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Acne is a skin condition which consists of clogged pores (blackheads and whiteheads), inflamed pimples (pustules), and deeper lumps (nodules). It occurs on the face, as well as the neck, chest, back, shoulders, and upper arms. Although most teenagers get some form of acne, adults in their 20's, 30's, 40's, or even older can develop acne. Often acne clears up after several years, even without treatment. However, acne can be disfiguring and upsetting to the patient.
Untreated acne can leave permanent scars; these may be treated by your dermatologist in the future. To avoid acne scarring, treating acne is important.
Adult acne develops later in life and may be related to hormones, pregnancy, menopause, or discontinuation of oral contraceptives.


It is best to wash your face with a mild cleanser and warm water daily. Washing too often or too vigorously may actually make your acne worse.


Acne is not caused by foods. However, if certain foods seem to make your acne worse, try to avoid them.


The treatment your dermatologist recommends will vary according to the type of acne.


Your dermatologist may prescribe topical creams, gels, or lotions with vitamin A acid-like drugs, benzoyl peroxide, or antibiotics to help unclog the pores and reduce bacteria. These products may cause some drying and peeling. Your dermatologist will advise you about correct usage and how to handle side effects.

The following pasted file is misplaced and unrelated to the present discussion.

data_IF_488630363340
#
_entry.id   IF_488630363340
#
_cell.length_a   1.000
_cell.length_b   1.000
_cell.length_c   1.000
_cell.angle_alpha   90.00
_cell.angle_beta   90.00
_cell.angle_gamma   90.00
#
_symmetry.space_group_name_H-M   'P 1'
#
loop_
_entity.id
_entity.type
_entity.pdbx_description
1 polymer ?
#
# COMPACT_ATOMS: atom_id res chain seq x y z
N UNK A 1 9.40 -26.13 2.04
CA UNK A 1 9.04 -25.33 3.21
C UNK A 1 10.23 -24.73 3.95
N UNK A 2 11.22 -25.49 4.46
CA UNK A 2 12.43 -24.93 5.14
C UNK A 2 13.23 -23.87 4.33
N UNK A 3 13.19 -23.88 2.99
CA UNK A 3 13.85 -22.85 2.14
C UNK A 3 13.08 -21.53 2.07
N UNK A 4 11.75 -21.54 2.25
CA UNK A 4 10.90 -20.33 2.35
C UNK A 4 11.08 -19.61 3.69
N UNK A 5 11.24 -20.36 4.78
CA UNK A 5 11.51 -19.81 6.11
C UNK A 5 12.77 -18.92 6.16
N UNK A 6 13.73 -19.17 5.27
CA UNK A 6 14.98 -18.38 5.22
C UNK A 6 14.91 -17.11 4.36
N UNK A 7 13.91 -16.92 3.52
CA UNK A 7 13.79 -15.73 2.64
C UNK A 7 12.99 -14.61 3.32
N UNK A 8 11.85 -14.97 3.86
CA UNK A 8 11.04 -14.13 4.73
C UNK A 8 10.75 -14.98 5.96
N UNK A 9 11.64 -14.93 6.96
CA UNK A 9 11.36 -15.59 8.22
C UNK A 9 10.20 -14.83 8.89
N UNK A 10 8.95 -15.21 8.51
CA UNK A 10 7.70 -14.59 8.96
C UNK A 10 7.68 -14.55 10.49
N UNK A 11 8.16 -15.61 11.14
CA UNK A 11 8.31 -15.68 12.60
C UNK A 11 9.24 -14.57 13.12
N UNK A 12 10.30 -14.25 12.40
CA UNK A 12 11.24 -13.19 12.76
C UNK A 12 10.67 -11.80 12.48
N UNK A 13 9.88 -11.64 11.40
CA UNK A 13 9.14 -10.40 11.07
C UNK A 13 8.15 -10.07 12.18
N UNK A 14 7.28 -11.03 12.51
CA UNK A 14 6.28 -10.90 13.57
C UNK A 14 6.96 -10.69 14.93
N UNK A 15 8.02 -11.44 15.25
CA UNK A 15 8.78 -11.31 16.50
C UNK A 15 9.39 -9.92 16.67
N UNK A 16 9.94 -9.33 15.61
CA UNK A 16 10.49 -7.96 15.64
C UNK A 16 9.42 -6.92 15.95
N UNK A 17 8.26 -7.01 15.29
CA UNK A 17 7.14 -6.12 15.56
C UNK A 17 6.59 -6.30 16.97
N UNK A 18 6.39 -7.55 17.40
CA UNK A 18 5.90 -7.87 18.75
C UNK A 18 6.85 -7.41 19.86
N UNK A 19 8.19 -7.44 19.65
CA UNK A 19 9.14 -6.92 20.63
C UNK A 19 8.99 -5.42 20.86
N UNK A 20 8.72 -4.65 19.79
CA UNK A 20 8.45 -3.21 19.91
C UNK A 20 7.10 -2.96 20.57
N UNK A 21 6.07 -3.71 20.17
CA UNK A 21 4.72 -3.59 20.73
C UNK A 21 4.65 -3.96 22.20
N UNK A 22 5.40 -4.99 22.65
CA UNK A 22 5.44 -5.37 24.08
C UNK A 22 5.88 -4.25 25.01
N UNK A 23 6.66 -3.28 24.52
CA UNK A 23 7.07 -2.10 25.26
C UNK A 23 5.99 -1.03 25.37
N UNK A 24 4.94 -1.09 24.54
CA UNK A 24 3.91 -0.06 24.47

Special Treatments

Acne surgery may be used by your dermatologist to remove blackheads and whiteheads. Do not pick, scratch, pop, or squeeze pimples yourself. When the pimples are squeezed, more redness, swelling, inflammation, and scarring may result.
Microdermabrasion may be used to remove the upper layers of the skin improving irregularities in the surface, contour, and generating new skin.
Light chemical peels with salicylic acid or glycolic acid help to unclog the pores, open the blackheads and whiteheads, and stimulate new skin growth.
Injections of corticosteroids may be used for treating large red bumps (nodules). This may help them go away quickly.


Antibiotics taken by mouth such as tetracycline, doxycycline, minocycline, or erythromycin are often prescribed.
Roaccutane (Isotretinoin) can also be prescribed for severe cases.